Yolanda Díaz takes a dip in civil society at the start-up of Sumar

Last night Yolanda Díaz turned the launch of her Sumar platform into a mass act in the Plaza del Matadero in Madrid, overwhelmed by the more than 5,000 people who attended, in an environment in which the leading role –in addition to that of the obvious protagonist, Of course – it was for social activism, trade unionism and civil society organizations.

NewsEditor
NewsEditor
08 July 2022 Friday 22:57
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Yolanda Díaz takes a dip in civil society at the start-up of Sumar

Last night Yolanda Díaz turned the launch of her Sumar platform into a mass act in the Plaza del Matadero in Madrid, overwhelmed by the more than 5,000 people who attended, in an environment in which the leading role –in addition to that of the obvious protagonist, Of course – it was for social activism, trade unionism and civil society organizations. Díaz, in any case, emphasized citizen participation during the tour of the listening process that is now beginning and that should lead, he explained, to the elaboration of "a new social contract for a country of the 21st century" with which " win the next decade.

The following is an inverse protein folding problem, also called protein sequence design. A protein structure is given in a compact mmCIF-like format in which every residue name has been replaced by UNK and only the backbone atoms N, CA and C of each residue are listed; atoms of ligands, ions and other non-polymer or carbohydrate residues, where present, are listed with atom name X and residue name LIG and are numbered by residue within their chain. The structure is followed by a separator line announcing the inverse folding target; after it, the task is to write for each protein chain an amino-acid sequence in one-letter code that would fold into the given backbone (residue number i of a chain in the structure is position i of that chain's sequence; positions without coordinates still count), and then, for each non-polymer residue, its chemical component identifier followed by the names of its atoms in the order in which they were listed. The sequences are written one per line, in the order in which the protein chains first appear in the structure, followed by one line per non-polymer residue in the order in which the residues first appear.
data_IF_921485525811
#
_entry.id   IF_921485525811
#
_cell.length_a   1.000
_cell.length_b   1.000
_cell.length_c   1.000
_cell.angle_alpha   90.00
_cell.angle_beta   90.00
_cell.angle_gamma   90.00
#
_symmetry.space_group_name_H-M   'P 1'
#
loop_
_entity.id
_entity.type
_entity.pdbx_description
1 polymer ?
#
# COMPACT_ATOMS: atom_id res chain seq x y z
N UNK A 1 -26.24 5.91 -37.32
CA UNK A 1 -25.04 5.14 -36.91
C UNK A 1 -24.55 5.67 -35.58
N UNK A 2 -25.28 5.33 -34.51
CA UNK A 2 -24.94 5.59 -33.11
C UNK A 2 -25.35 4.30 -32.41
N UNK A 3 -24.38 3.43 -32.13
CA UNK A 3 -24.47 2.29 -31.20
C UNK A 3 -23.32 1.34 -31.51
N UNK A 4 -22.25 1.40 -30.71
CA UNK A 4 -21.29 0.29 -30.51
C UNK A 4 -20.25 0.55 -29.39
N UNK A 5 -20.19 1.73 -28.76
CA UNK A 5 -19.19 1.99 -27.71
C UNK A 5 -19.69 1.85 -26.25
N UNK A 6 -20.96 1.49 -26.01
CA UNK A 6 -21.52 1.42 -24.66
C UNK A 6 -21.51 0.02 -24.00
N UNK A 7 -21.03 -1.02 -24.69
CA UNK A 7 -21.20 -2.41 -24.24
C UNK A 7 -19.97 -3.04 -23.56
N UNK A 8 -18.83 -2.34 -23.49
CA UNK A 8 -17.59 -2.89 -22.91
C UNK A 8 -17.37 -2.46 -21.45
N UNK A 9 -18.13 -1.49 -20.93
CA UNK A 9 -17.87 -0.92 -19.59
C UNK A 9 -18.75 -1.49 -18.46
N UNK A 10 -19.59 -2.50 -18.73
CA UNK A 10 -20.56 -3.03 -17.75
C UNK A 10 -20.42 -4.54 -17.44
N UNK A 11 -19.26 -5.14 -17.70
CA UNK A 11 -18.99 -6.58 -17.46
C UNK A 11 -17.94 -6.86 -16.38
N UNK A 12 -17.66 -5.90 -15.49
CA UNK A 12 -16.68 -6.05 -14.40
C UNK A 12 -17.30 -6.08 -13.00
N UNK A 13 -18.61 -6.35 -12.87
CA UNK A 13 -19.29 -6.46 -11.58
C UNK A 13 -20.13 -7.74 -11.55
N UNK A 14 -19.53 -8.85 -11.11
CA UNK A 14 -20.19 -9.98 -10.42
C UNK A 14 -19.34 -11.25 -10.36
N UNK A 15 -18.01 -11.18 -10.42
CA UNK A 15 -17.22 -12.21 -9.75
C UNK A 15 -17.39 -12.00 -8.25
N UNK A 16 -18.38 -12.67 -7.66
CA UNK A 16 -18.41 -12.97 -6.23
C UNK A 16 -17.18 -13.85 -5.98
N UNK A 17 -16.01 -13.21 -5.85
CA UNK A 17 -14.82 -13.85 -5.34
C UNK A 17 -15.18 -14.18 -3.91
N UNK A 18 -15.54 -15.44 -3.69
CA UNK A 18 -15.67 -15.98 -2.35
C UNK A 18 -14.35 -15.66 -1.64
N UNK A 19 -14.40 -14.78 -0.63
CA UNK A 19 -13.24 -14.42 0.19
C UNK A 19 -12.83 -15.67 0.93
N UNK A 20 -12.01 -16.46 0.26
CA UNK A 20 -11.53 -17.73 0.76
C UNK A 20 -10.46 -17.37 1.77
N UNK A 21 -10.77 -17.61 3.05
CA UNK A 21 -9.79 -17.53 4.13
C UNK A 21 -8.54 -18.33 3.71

Díaz's speech –microphone in hand in a horizontal setting inspired by that of the recent Podemos– went through some of the civilizational challenges that Spain and Europe face, linked to the environment, social justice, respect for human rights –there was an allusion to the tragedy of Melilla–, the strengthening of public education and health, the recovery and conquest of social and labor rights, and focused on redistributive justice and the need to adjust the fiscal model so that it contributes to combating inequality instead of to harass her "Democracy has to get to taxes." The care with which he alluded to taxation reveals that the PSOE's resignation of the ambitious tax reform that it had committed to both in the investiture and in the coalition pact has not gone unnoticed by the second vice president, and that now the Socialists have decided to postpone due to economic uncertainty. “A country in which large corporations with a turnover of more than one billion euros pay taxes at 3.8% is not a fair country,” she said. That socialist resignation to the tax reform, it was clear last night, will be fuel for the electoral struggle.